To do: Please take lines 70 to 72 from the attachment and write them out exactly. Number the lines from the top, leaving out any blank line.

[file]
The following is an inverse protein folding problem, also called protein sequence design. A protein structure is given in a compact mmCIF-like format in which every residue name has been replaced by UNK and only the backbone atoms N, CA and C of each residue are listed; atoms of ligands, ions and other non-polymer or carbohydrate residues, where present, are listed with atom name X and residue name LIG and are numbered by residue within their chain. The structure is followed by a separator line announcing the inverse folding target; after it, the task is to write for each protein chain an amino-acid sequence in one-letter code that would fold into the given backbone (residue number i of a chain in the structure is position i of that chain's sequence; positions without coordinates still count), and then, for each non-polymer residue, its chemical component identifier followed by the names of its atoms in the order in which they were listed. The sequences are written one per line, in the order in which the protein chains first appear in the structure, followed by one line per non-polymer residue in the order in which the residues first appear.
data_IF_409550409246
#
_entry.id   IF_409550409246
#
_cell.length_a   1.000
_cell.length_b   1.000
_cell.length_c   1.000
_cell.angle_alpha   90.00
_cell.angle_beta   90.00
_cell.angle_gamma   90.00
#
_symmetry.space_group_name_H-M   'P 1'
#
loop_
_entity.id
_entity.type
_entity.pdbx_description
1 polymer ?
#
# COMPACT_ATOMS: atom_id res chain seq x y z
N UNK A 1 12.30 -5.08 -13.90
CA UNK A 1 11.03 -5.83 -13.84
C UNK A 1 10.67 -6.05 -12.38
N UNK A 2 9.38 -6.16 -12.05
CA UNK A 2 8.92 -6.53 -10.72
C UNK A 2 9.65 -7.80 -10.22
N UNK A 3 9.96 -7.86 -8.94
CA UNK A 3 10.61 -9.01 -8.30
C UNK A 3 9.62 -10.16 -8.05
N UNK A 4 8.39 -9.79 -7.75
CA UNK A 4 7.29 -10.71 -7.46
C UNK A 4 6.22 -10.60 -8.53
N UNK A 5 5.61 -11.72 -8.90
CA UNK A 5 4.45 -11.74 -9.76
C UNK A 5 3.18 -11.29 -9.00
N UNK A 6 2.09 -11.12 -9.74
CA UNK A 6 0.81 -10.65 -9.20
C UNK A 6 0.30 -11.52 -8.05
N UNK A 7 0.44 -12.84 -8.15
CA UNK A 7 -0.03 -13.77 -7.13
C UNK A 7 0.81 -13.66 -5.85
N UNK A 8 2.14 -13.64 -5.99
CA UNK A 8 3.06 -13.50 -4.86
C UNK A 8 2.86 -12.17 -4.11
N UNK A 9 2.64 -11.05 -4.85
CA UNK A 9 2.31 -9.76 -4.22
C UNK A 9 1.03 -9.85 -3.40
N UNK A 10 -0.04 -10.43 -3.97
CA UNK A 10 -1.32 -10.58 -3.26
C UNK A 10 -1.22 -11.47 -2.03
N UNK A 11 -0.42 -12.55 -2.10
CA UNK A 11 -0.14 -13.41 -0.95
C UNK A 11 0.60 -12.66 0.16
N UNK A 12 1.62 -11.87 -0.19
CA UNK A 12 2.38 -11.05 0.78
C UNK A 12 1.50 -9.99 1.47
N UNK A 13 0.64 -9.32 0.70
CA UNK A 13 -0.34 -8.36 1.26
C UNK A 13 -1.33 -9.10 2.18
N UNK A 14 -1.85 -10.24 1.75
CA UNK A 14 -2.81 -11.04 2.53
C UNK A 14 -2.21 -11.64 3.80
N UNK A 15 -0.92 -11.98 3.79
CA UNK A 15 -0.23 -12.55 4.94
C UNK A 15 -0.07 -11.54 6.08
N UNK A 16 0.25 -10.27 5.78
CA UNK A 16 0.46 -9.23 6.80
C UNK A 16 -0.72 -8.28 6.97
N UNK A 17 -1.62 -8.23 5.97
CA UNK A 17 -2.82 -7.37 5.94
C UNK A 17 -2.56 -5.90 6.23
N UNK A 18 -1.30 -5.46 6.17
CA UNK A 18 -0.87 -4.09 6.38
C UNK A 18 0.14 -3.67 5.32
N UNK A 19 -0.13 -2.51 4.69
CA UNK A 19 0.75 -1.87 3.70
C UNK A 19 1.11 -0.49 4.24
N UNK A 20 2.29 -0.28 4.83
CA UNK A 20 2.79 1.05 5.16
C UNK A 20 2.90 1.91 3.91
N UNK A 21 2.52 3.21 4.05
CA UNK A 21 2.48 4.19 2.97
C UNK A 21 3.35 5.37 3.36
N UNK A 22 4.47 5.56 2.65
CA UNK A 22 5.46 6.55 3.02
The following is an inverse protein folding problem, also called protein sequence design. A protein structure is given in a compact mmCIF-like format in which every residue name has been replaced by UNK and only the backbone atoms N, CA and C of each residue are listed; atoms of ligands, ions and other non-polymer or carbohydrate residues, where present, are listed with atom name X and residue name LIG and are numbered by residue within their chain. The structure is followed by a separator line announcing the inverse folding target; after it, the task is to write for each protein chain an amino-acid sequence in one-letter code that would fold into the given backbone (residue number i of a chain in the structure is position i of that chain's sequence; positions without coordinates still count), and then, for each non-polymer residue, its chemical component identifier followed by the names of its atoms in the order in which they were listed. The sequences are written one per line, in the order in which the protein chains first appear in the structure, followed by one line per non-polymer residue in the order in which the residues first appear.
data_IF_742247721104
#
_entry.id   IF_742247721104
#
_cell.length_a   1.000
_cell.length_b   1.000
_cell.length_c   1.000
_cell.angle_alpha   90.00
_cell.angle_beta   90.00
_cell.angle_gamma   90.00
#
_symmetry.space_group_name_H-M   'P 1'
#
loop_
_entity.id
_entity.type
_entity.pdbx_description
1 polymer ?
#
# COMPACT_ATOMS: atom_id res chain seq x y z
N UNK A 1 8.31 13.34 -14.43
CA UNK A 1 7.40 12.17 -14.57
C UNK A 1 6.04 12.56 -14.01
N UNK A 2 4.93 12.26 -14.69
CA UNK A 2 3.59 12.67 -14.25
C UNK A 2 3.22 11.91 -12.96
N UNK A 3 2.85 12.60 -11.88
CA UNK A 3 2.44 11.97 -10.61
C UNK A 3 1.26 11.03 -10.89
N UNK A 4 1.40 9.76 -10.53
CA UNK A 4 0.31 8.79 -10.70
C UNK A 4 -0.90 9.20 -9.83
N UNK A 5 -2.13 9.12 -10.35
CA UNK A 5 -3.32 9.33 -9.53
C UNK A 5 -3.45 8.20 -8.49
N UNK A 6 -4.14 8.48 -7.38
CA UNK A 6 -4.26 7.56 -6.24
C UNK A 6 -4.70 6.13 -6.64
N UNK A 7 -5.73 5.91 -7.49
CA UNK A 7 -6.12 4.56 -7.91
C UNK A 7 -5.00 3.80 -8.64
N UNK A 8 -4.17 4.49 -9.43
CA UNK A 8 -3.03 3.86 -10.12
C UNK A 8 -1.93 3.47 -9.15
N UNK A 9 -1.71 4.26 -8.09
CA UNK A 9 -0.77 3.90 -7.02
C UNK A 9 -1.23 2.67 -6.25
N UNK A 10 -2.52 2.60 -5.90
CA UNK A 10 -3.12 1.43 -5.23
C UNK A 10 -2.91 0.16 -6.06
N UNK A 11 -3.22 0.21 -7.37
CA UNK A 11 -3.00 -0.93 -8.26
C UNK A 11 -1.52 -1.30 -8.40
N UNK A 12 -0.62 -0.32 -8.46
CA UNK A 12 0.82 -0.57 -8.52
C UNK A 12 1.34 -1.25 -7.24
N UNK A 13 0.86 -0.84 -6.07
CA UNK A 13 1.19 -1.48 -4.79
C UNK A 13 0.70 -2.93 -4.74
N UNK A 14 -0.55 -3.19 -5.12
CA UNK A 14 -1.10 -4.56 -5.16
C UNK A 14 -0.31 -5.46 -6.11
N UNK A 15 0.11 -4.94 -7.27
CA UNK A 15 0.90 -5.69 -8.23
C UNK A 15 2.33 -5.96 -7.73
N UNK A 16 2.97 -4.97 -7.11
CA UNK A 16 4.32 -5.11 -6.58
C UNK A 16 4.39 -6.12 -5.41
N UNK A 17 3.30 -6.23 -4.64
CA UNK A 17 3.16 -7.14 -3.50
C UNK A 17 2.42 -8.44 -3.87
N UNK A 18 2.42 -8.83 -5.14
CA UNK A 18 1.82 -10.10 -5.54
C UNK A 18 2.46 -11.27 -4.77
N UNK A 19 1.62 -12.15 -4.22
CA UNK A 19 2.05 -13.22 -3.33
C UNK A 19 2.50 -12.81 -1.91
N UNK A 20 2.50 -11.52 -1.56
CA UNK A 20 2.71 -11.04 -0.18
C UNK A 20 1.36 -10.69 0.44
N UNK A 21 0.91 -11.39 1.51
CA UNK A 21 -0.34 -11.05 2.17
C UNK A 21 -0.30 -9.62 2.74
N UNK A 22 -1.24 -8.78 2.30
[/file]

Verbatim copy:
N UNK A 17 -1.62 -8.23 5.97
CA UNK A 17 -2.82 -7.37 5.94
C UNK A 17 -2.56 -5.90 6.23